Best Practices for Mobile Machinery Claims
Like the VIN of an auto, it’s all about the serial number when it comes to equipment. This is where many of the problems lie. In many cases, an adjuster will receive a notice of loss that either does not have a machine serial number or has an incorrect or incomplete serial number. There are two things an adjuster should do:
- Become familiar with the most common serial number formats. Given that 80% of losses are from less than ten different makes, this is not too difficult.
- Ensure that the machine is reported quickly and correctly to ISO’s ClaimSearch. Correctly means that it is flagged as Construction Equipment (CE), Farm Equipment (FE), or Mobile Off-Road Equipment (MO). This information will be filtered to the National Equipment Register (NER) database where an equipment expert will quality control the serial number.
It may seem obvious to say that policyholders should record the serial numbers of their valuable machines accurately, but in practice it is not so easy—particularly if a blanket insurance policy is in place. Note also that equipment owners often will assign and stencil their own inventory control numbers to a machine. This is usually not the serial number and may be why they do not record the serial number. The challenge is to get underwriters to understand the importance of having policyholders record their serial numbers (a minor challenge), and then to persuade insurance agents and policyholders of the genuine value—to them—in recording serial numbers (a major challenge). One method that many equipment insurers use is to offer a deductible waiver for policyholders who preregister their fleet on the NER database. To do this across an entire book of business is a long term project but, in the short term and at the very least, an insurer should have this discussion with a policyholder after a loss has occurred. That is something a claims adjuster can initiate even if loss prevention or underwriting actually offers the advice.
Proof of ownership generally is harder to establish than it is for an auto loss because off-highway equipment is not subject to mandatory titling and registration. Although unlikely, it is possible and not illegal for an insured to have little or no documentation. The first step is to ask for a Manufacturers Statement of Origin (MSO). The challenge here is that these are not issued universally, nor is it mandatory to retain one—but it’s worth asking for all the same, even if just to demonstrate knowledge. The next step is to ask for a bill of sale and, if in doubt, call the listed seller. A signed statement from the insured may be the best documentation that an adjuster has. If reported correctly to ClaimSearch, an NER analyst also will run the serial number against millions of ownership records as an additional check.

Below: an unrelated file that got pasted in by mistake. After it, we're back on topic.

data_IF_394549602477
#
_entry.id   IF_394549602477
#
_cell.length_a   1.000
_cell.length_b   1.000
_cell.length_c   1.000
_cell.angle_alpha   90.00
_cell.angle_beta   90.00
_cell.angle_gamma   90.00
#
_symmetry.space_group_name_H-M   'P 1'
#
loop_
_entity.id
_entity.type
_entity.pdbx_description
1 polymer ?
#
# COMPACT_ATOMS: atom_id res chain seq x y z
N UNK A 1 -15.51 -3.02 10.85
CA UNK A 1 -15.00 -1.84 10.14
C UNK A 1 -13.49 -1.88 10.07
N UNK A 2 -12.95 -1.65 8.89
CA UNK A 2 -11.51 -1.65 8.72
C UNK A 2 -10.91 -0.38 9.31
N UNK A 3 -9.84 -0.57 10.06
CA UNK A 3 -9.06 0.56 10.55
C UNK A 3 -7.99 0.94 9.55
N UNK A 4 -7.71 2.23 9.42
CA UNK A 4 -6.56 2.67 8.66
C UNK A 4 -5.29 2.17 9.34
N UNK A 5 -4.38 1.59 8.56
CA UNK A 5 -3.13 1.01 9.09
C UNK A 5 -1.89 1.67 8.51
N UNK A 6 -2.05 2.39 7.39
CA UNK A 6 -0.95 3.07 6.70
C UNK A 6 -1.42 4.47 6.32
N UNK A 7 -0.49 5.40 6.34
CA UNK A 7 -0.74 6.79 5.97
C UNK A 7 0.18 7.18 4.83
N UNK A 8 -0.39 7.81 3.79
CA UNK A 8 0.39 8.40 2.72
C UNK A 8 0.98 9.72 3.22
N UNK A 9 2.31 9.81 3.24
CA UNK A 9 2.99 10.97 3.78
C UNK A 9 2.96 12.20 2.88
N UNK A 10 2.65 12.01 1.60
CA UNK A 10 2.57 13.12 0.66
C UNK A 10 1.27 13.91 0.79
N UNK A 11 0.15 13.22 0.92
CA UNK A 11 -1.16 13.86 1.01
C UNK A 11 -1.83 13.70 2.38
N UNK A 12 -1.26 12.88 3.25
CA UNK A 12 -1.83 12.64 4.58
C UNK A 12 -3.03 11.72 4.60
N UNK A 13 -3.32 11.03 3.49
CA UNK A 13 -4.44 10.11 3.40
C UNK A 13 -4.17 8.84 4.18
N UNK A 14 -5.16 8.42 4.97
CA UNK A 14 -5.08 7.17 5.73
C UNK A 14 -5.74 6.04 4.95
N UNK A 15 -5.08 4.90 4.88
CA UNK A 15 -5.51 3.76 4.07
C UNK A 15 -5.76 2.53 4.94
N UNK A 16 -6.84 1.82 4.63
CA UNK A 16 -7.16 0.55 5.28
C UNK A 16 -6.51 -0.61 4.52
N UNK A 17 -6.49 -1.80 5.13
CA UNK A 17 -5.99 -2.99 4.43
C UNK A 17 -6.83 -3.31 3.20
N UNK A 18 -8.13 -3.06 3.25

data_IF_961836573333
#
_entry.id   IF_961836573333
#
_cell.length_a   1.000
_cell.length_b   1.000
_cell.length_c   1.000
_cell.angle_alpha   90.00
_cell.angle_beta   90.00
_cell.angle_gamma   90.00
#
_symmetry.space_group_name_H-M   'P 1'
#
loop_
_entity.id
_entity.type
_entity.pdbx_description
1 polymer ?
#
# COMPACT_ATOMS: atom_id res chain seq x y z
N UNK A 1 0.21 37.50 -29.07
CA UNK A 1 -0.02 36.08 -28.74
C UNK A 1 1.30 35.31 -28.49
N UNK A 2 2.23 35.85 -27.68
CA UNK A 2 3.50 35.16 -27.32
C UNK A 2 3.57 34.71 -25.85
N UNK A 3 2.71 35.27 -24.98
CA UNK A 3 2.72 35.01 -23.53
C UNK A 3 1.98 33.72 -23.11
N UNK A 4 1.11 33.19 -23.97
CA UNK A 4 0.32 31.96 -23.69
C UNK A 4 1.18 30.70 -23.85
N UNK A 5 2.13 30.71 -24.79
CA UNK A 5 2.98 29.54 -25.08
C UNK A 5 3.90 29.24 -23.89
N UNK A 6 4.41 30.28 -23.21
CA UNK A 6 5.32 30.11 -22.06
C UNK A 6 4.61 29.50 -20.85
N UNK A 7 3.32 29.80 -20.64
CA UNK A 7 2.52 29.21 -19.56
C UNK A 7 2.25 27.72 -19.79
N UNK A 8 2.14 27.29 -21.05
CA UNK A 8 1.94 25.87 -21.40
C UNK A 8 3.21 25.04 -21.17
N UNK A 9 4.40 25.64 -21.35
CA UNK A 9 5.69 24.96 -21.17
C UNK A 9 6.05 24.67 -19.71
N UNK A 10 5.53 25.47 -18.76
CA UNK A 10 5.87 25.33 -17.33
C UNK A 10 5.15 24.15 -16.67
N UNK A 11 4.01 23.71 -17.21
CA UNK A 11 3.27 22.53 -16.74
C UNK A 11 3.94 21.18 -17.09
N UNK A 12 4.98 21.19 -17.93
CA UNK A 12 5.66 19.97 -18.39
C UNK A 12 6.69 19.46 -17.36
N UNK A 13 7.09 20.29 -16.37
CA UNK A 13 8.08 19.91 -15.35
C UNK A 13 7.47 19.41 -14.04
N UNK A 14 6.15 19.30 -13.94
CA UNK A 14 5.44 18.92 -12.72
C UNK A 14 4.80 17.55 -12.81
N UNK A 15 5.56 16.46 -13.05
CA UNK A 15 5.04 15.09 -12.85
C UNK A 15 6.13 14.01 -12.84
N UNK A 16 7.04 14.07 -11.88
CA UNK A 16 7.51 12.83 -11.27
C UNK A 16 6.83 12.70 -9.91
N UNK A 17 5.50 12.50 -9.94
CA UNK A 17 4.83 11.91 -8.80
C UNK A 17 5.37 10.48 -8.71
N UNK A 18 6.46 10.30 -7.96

A common mistake in equipment loss reports is an incorrect year of manufacture. Unlike auto model years, an equipment model may be produced for a number of years. For example, a machine made in 2006 that is sold in 2007 may sometimes be recorded as a 2007 machine. While this may not have a major impact on value, greater variations in year of manufacturer will. It is important to confirm the year of manufacturer using the serial number and industry resources.
One area that can influence client retention and should be improved is the interface between claims, loss control and the policyholder. After a theft, an insured not only is upset but also is more receptive to constructive advice about theft prevention or safety. For example, following an equipment theft claim, a ”theft response” package that gives practical theft prevention and safety advice should be offered to the policyholder. This demonstrates to the policyholder that the insurer understands the challenges and wishes to help. As this might vary from project to project, it is good to provide a broad range of advice; this also allows the template to be standardized. Loss prevention also may include information about security products, particularly when an insurer is able to negotiate a discount for policyholders.
Although an officer is likely to call the NICB and be able to run the serial number of a suspect machine against the ISO, NICB and NER databases, the first place that an officer will go is the National Crime Information Center (NCIC). The claim will have a police case number, but has the loss actually been entered into the NCIC? If it is in the NCIC, was the serial number entered correctly? Finally, on settlement of a claim, has a letter of the insurer’s interest been sent to the reporting agency?
In addition to the resources listed here, there are many independent adjusters who have significant expertise in handling equipment claims. A good source of information on such people and companies is the National Truck & Heavy Equipment Claims Council, whose member adjusters have been vetted for subject matter knowledge.